Proposal: Prison Repurposed as Dispensary

Once used to house female inmates, Colorado’s High Plains Women’s Correctional Facility is now looking at being repurposed as a cannabis cultivation center and dispensary. Nicholas Erker is the owner of this now vacant 60,000 square-foot prison which has built in eight-inch thick walls and surrounding razor wire fences—making it an ideal location for a secure grow. However, Erker’s dream to open a cannabis grow in the prison is being met with local resistance.

The prison in question is located in the city of Brush, Colorado, about an hour and a half drive from Denver. The small city of Brush currently has a moratorium on any cannabis businesses until 2016.  On Aug. 4th, there was a City Council meeting to discuss lifting the moratorium. There was standing room only at the meeting as the citizens spoke for and against allowing the prison grow.

Currently, Erker is still trying to convince the people of Brush that the new dispensary could help bring in jobs to the small community where nearly sixty workers lost their jobs when the prison closed. His business, Colorado Farm Products is hosting an open house and open forum at the prison on Sunday, August 17 from 2-5pm. They will be giving tours of the prison and addressing questions and concerns from the local community. Following the open house, the Brush City Council has scheduled another public forum to discuss whether to keep the moratorium in place or not on Monday, August 18.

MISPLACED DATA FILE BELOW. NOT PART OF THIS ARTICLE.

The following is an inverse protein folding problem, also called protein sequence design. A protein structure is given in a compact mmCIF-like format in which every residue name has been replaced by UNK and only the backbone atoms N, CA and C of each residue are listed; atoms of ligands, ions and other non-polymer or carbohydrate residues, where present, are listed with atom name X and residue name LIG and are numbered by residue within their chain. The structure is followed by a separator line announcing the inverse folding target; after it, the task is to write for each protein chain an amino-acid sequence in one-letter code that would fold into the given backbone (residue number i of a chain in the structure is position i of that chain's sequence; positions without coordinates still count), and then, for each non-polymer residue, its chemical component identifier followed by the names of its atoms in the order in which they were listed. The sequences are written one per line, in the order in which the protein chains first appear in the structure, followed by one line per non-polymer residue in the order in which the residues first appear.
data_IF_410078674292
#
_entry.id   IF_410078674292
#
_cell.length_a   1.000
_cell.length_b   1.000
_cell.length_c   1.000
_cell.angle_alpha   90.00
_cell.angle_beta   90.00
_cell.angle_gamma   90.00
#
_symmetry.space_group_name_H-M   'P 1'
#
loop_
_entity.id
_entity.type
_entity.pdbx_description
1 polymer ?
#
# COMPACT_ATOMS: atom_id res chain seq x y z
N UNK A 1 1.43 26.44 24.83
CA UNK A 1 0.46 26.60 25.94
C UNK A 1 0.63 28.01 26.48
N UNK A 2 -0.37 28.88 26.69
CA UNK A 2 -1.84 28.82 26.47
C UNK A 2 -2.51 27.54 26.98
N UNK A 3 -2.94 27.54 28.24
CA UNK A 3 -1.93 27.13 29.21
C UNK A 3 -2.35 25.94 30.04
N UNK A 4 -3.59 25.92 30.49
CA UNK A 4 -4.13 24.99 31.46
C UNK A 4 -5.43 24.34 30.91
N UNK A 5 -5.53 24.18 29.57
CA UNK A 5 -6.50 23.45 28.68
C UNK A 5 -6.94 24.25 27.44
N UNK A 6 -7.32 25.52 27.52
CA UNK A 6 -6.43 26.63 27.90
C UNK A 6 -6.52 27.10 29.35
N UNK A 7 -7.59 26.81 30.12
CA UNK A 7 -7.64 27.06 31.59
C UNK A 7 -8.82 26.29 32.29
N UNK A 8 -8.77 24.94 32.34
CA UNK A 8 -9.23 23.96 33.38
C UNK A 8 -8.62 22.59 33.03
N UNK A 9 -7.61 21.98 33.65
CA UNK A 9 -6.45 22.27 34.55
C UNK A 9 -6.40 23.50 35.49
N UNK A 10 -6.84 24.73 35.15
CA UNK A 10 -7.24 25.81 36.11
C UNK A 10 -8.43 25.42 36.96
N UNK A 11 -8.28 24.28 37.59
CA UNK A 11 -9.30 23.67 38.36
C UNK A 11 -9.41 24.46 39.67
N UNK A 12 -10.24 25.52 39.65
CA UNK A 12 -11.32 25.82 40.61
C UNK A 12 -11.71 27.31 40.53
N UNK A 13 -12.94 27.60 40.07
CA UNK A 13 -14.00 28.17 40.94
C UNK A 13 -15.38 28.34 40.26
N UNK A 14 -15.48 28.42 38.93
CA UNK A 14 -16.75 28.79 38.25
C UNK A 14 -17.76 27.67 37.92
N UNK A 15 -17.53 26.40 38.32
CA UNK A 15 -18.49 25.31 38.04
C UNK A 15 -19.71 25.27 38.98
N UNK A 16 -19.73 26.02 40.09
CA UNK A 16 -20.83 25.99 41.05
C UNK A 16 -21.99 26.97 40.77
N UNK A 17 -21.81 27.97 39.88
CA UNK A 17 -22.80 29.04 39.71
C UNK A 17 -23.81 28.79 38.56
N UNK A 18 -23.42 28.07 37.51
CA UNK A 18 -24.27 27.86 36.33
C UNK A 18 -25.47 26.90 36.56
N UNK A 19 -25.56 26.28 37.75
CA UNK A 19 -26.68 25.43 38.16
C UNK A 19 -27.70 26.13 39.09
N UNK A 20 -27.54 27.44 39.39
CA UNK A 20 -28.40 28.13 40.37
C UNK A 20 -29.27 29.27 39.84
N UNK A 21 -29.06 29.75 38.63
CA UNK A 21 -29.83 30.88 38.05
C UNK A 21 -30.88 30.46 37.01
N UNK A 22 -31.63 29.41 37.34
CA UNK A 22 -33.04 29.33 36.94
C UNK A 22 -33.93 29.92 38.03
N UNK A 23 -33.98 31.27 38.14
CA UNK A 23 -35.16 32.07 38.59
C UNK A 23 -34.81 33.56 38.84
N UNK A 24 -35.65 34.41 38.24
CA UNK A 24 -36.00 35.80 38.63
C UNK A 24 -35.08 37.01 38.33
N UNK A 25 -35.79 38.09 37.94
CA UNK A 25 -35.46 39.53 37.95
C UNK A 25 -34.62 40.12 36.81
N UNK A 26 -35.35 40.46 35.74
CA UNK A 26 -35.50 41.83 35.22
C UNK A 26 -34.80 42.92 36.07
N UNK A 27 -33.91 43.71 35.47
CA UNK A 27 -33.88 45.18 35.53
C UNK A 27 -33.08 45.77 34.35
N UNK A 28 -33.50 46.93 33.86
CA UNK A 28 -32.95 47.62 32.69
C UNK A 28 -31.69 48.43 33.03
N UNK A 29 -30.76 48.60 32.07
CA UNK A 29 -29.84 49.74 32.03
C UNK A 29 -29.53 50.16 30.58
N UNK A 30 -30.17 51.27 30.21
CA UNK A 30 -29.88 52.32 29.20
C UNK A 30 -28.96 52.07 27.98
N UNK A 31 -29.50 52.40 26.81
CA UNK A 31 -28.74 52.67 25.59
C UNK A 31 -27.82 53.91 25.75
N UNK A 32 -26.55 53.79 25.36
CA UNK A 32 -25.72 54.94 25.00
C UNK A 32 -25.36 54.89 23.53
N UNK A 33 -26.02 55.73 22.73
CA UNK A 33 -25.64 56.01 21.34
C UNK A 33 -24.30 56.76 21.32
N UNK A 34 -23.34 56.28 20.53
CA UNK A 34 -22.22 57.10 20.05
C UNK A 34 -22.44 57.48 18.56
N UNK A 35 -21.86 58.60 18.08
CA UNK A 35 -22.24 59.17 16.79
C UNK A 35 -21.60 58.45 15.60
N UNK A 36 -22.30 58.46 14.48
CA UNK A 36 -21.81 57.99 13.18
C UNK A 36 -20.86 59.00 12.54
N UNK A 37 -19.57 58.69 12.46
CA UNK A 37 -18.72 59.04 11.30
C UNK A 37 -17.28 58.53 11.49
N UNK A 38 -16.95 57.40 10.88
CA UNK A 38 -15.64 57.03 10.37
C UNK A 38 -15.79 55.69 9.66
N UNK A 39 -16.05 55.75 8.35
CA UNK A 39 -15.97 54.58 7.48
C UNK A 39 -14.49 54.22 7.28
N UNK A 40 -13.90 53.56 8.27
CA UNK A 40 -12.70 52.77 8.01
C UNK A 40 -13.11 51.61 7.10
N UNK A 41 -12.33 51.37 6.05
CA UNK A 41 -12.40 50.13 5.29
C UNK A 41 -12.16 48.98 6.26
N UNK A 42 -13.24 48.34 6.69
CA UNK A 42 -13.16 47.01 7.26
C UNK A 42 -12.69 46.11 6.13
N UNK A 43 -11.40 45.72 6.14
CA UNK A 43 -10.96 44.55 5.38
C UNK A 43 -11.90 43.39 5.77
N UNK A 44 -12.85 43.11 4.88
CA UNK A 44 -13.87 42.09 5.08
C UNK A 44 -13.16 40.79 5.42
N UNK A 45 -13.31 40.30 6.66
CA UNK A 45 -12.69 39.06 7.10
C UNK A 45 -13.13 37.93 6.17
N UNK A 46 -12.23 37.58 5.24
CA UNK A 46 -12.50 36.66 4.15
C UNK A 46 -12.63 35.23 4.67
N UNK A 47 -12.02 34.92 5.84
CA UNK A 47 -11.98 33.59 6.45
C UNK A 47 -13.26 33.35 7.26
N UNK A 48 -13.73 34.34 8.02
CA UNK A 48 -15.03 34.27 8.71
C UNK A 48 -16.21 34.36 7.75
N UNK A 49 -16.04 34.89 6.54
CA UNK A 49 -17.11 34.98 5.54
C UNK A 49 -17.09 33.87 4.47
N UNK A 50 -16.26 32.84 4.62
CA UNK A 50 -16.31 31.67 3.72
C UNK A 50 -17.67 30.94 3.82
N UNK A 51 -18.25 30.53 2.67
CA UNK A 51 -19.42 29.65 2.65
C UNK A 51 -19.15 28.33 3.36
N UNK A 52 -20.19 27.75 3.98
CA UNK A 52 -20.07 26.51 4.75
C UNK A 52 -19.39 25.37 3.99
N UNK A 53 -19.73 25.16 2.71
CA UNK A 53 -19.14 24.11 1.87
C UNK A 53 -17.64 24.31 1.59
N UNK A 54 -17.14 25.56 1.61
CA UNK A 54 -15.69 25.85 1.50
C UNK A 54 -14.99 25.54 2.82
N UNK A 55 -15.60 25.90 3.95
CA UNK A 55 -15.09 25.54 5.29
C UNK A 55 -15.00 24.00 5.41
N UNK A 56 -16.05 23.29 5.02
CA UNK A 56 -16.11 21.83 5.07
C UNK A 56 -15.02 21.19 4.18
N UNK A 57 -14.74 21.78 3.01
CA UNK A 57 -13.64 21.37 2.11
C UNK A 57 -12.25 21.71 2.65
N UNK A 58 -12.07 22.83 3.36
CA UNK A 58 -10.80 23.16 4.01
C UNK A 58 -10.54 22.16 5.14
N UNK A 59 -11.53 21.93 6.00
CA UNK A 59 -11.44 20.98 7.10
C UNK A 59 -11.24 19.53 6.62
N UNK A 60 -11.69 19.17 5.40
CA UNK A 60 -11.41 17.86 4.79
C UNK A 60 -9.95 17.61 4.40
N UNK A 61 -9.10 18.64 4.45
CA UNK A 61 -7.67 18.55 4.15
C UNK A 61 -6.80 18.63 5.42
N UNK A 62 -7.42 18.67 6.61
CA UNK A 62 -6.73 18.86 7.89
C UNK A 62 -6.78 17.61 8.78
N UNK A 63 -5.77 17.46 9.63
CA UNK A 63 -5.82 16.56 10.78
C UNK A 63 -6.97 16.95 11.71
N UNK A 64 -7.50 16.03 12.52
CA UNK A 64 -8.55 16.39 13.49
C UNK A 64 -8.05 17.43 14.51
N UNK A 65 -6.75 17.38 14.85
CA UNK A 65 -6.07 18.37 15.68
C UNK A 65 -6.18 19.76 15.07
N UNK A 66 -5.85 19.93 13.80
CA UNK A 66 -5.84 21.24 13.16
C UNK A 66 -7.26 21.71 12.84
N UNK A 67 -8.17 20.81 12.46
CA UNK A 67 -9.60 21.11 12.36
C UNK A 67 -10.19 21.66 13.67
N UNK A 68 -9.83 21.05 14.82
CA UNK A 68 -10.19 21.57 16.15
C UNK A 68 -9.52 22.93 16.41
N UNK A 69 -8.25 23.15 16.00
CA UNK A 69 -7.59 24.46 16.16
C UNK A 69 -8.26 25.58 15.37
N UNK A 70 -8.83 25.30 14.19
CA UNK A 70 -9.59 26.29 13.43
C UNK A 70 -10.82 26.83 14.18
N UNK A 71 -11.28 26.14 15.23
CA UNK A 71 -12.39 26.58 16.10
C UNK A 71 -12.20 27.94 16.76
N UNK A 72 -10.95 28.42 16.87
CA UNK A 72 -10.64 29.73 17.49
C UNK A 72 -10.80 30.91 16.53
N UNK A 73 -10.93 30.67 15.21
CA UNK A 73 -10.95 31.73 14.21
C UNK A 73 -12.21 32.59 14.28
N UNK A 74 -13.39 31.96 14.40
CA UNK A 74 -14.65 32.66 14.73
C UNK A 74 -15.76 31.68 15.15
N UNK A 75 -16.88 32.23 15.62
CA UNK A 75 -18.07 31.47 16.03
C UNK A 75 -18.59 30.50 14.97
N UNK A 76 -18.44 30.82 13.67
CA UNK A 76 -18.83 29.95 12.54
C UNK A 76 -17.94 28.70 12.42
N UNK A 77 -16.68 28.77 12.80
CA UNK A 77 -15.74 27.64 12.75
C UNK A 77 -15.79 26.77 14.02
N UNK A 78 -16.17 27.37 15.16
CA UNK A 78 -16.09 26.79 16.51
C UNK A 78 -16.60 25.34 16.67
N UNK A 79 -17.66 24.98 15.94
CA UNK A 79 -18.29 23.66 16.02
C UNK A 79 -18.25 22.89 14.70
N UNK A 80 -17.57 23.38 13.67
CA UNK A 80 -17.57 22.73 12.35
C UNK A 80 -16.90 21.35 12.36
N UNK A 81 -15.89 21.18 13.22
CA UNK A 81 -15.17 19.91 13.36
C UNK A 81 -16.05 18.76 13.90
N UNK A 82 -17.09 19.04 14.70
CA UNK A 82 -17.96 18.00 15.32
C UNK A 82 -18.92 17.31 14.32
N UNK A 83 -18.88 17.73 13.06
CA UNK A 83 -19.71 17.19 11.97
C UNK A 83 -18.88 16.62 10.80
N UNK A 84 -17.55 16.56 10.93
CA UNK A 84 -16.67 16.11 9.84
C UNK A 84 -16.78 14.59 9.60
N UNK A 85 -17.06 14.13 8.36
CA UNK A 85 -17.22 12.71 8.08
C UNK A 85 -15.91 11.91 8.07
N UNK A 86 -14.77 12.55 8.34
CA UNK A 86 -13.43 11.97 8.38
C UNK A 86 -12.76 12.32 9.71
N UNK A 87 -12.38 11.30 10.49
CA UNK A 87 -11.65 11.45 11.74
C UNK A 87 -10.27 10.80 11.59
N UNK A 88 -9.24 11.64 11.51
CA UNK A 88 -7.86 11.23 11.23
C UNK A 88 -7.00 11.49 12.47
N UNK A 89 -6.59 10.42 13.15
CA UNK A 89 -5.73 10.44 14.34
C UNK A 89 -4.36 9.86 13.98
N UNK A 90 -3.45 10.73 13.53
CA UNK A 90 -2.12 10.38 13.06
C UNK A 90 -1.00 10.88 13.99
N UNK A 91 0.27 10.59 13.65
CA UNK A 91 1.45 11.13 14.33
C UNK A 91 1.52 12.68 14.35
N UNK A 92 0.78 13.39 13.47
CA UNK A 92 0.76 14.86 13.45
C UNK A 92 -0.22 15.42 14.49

Erker estimates that he can create more than two dozen jobs between the cannabis cultivation and running the recreational dispensary. He hopes to combat the black market in rural northeastern Colorado and create tax opportunities for the city. In the initial estimates that Erker shared with the County Commissioner, he hoped to bring in roughly $300,000 in sales tax for the city of Brush.

Unfortunately, while the city could use the jobs and the taxes, many citizens at the first meeting were there to speak against allowing recreational cannabis into the city. In the end, the City Council may choose not to budge on the moratorium, but instead, to leave the issue up to the voters this November which could yield a different response. 

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